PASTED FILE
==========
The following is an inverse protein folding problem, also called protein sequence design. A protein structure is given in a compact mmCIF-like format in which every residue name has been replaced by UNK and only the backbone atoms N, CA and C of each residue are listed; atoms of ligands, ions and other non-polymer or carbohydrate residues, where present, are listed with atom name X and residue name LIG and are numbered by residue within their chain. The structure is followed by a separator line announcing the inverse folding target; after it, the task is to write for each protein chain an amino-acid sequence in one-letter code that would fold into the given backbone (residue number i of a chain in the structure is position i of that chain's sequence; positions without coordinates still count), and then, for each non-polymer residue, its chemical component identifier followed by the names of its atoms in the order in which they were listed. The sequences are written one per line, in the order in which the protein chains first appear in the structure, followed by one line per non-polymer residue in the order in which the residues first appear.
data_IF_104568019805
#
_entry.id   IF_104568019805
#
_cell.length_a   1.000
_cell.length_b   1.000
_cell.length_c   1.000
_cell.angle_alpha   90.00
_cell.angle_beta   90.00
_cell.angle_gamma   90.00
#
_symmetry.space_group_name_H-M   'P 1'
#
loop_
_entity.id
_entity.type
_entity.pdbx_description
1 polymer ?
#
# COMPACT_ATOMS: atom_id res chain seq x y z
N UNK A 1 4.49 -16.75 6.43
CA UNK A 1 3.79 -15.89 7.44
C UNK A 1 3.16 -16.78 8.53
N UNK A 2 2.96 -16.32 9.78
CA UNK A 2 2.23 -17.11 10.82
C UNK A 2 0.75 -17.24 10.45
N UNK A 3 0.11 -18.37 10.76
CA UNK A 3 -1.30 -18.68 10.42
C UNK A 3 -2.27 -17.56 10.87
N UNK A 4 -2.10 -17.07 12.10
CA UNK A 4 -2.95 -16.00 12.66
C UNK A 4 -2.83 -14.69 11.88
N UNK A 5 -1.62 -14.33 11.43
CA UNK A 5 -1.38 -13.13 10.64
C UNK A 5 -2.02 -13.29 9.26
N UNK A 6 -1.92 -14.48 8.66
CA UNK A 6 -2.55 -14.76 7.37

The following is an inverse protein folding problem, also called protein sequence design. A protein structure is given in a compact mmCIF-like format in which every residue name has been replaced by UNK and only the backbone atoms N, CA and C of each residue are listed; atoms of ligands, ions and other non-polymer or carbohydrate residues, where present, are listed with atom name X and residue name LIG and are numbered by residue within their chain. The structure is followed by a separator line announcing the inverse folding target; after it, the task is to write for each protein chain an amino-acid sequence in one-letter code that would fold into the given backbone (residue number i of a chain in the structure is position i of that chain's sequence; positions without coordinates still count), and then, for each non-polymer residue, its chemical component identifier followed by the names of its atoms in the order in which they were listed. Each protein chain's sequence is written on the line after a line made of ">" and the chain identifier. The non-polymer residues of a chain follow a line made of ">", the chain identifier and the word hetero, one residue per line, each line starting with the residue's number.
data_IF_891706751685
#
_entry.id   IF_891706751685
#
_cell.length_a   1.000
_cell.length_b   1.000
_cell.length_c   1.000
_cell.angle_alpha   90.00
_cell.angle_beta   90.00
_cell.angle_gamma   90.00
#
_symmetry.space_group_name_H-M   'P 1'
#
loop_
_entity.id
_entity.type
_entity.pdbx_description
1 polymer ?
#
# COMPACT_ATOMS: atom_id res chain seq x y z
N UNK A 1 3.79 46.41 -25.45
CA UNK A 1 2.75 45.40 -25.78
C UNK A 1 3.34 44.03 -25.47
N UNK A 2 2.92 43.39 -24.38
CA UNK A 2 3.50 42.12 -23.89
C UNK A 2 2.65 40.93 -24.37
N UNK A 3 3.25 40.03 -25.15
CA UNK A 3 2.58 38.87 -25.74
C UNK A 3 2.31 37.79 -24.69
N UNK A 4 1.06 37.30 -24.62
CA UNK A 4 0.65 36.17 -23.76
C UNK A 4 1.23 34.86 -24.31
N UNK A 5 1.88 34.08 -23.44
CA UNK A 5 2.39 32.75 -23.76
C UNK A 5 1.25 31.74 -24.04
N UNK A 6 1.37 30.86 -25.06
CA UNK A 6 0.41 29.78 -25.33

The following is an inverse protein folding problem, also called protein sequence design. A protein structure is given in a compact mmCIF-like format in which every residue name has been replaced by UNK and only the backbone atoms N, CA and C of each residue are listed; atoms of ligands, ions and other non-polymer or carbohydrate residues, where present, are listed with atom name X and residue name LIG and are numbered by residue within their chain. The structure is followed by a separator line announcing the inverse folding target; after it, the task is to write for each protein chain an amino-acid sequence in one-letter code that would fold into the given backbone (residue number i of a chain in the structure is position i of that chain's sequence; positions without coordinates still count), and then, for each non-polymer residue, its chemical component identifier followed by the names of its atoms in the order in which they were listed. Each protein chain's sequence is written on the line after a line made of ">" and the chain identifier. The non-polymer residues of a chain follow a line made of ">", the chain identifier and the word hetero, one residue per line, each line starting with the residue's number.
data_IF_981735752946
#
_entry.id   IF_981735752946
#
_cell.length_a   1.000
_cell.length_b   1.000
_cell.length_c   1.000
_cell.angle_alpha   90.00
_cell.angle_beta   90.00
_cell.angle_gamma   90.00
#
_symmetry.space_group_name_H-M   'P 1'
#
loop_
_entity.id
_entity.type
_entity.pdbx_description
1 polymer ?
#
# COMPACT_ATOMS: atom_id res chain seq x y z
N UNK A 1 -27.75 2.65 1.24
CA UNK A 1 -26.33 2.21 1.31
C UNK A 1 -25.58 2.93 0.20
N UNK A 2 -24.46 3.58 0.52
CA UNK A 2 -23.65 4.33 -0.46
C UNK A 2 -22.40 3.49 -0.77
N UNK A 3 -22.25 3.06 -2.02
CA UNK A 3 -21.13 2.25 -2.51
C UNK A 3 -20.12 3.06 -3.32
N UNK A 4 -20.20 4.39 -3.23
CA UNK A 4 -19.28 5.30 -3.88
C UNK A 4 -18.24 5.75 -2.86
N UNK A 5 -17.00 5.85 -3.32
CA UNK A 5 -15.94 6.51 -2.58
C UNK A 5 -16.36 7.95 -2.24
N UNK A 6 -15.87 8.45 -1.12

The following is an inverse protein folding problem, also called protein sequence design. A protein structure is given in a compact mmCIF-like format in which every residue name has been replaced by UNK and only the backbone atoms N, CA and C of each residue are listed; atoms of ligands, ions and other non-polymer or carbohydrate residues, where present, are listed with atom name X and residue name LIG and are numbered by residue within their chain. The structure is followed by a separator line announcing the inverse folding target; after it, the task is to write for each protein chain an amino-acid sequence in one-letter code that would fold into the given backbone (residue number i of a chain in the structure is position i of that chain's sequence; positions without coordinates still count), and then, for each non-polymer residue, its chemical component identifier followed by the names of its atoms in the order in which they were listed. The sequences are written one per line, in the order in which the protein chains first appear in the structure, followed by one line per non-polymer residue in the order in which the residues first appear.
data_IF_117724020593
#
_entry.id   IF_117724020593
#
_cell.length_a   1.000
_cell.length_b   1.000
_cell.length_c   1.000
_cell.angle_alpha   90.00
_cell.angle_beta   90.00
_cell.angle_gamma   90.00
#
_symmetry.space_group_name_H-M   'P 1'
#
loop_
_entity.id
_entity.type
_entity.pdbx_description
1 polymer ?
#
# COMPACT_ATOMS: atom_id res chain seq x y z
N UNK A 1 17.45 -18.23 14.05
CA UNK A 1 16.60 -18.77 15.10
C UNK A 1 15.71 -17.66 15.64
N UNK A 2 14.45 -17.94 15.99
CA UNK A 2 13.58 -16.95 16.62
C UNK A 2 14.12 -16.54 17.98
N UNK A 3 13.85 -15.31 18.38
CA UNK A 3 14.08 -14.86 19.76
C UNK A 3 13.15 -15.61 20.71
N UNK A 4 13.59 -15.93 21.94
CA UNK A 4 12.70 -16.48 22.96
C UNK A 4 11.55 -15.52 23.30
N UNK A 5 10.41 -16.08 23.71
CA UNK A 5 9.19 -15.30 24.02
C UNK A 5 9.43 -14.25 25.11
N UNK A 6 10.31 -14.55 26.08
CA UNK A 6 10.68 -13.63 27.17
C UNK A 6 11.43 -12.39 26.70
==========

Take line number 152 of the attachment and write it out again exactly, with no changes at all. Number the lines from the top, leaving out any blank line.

C UNK A 6 11.43 -12.39 26.70